While the rest of us are daydreaming about whether to pick
Acapulco, Belize or Zanzibar, this summer the holiday companies are
waging a bloody battle to be the ones to take us there.
The task of marketing holidays is becoming increasingly tough. Consumers
are now far more sophisticated travellers in comparison with those of 20
years ago. Instead of settling for Marbella, they want Barbados, Florida
and even Cuba. They have a greater thirst for information on travel and
the number of newspaper pages devoted to foreign pastures has tripled in
response, resulting in a better informed, more demanding public.
Fierce competition among the main operators has meant their profit
margins are now surprisingly low. One estimate is that they make just
pounds 25 from every pounds 1,000 per sale.
Bronwyn Gold Blyth, managing director of BGB Associates, which advises
Lunn Poly and First Choice, claims there is no sign of recession yet, at
least not at the top end of the market. But, she adds, ’we are all
holding our breath’. So what is the PR advice in these difficult
According to Gold Blyth, one tool travel companies and their PR agents
are using far more to monitor and target this sophisticated and
increasingly segmented market is research.
Research is also being used more now to evaluate advertising and PR
campaigns which simply cannot afford to miss the mark.
For instance, BGB is currently investigating the changing family and how
the fact that women are having children later in life means they will
have less disposable income in their 50s.
Another strategy travel firms are taking more seriously in order to
differentiate themselves in a crowded market place is brand-building.
The desire to be seen as a brand, says Gold Blyth, is changing the job
of travel PR personnel from ’fairly light and fluffy’ advisers who
produce press releases to valued members of the team. BGB now spends an
increasing amount of time working with promotional agencies on campaigns
to cultivate brand values.
Thomson, the UK’s leading travel operator, has opted out of the
traditional low price promotions war this year to focus on the brand
values of quality, reliability and heritage. The company has a new
advertising campaign that uses the strapline, ’Look after number one,
let number one look after you’. The campaign suggests it is worth paying
a little more for quality even though many of Thomson’s holidays are no
more expensive that those of its rivals’.
’The traditional battleground has been price,’ explains head of PR Sonia
Haines. ’But price has been promoted as an issue over its real worth.
You need to choose quality first.’
Thomson’s five-strong PR team launched the new campaign at Christmas and
supported the brand messages with a PR drive, as well as running a
reactive press office. Asking consumers to pay extra may seem a strange
tactic to adopt before a recession. But while Haines is mindful about
the future, she appears undaunted that the travel business will be badly
affected, claiming that consumers now see their holiday as a right
rather than a luxury. ’If there is a downturn in the economy, the last
thing people will give up is their holiday,’ she says. ’As long as they
are still in work, they would rather forgo a new carpet or car.’
Although environmental awareness or ’green tourism’ is not yet seen as
important in building a brand as price, attitudes are changing fast.
Last July, VSO (Voluntary Services Overseas) launched Worldwise, a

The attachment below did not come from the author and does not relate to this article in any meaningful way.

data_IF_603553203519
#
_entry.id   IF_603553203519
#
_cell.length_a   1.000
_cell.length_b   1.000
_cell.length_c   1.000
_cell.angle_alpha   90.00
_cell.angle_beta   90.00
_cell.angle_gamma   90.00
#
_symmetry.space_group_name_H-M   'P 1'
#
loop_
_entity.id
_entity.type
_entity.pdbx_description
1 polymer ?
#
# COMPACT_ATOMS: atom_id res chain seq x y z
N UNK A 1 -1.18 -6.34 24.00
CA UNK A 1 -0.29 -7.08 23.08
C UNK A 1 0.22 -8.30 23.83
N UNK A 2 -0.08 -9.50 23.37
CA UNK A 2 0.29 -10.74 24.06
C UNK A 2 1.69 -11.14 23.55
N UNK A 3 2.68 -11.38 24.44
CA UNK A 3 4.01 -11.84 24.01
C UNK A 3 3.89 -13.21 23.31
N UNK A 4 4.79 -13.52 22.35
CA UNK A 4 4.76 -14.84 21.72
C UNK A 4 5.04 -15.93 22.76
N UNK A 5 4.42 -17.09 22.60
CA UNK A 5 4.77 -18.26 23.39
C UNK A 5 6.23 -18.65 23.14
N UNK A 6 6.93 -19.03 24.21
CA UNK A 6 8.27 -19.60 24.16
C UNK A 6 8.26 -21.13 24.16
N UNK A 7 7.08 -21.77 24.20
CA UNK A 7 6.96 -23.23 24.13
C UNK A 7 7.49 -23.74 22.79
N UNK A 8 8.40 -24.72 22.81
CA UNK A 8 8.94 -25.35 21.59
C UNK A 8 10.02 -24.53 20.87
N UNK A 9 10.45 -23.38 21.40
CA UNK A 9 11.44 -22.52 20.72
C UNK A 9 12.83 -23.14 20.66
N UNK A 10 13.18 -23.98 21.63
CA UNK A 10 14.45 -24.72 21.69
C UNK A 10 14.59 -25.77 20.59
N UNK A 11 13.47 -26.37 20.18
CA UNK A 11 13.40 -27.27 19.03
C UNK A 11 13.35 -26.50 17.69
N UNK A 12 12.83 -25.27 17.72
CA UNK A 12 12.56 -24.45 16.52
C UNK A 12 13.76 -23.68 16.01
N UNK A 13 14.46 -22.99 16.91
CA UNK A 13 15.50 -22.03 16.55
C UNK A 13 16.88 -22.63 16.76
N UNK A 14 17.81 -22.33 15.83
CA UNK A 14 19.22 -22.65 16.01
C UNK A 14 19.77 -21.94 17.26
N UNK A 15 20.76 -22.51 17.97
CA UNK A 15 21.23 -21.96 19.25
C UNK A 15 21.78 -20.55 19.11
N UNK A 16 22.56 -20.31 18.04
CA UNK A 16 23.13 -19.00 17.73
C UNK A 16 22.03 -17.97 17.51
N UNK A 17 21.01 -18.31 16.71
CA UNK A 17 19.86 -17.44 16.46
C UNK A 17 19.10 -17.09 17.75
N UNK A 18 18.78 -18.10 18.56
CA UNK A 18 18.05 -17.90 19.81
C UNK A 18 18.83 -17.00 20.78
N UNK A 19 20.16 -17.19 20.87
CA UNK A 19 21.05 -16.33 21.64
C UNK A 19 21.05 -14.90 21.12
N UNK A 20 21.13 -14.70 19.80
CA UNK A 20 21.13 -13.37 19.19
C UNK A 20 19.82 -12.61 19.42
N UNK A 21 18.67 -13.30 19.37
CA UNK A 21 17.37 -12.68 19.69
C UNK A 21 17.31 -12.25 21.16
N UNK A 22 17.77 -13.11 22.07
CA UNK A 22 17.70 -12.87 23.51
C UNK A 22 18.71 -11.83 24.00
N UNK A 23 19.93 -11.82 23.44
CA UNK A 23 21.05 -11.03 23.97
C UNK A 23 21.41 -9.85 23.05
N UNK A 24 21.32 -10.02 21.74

publicity campaign which aims to make tourists more sensitive to local
Rather than spending time and money in the confines of an operator-owned
compound, VSO argues tourists could both learn about local customs and
put money back into the community by using local guides or eating at
The public response illustrates that consumers are now much more caring
about their holiday environment. More than 11,000 people contacted VSO
requesting information about the campaign. The organisation has now
conducted interviews with chief executives of mainstream travel firms
about their commitment to local people. VSO’s advocacy programme
officer, Jamie Elliot, expected to get ’the tea boy in the PR
department’ but found chief executives were quick to respond personally
to his request. ’They are terrified of being branded unethical,’ says
Elliot. ’The industry knows there will be a huge debate on the
environment. People are more aware. If holiday X damages the environment
and holiday Y doesn’t, they will choose Y.’
Elliot’s comments are echoed by Nick Redmayne, head of Travel Media, a
company which offers ’press liaison’ to smaller, independent operators
like the overland adventure outfit, Dragoman.
’It is difficult to find commitment among travel companies,’ says
’Many pay lip service to environmental issues because it is
fashionable.’ But consumers, he believes, are wise to such fake
interest. ’I have noticed a reaction to voyeuristic tourism, where local
culture is packaged and presented in nice, neat sketches,’ he says. ’It
has become unfashionable and embarrassing.’
Attending to the environmental concerns outlined by VSO is easier for
smaller operators. Dragoman, for instance, takes people into remote
villages where they have no choice but to spend locally.
The Association of Independent Tour Operators, which consists mainly of
small firms, is taking VSO’s work one step further with the introduction
of an ethical code of practice for its members, including a commitment
to provide more cultural information in brochures.
Now it is up to the big boys. Many are taking steps to tackle green
issues, be it through recycling, cleaning up the beaches or community
charity projects, but there is still a long way to go.
With the World Tourism Organisation predicting tourism to be the world’s
largest industry by 2020 that is not an issue that is likely to go away.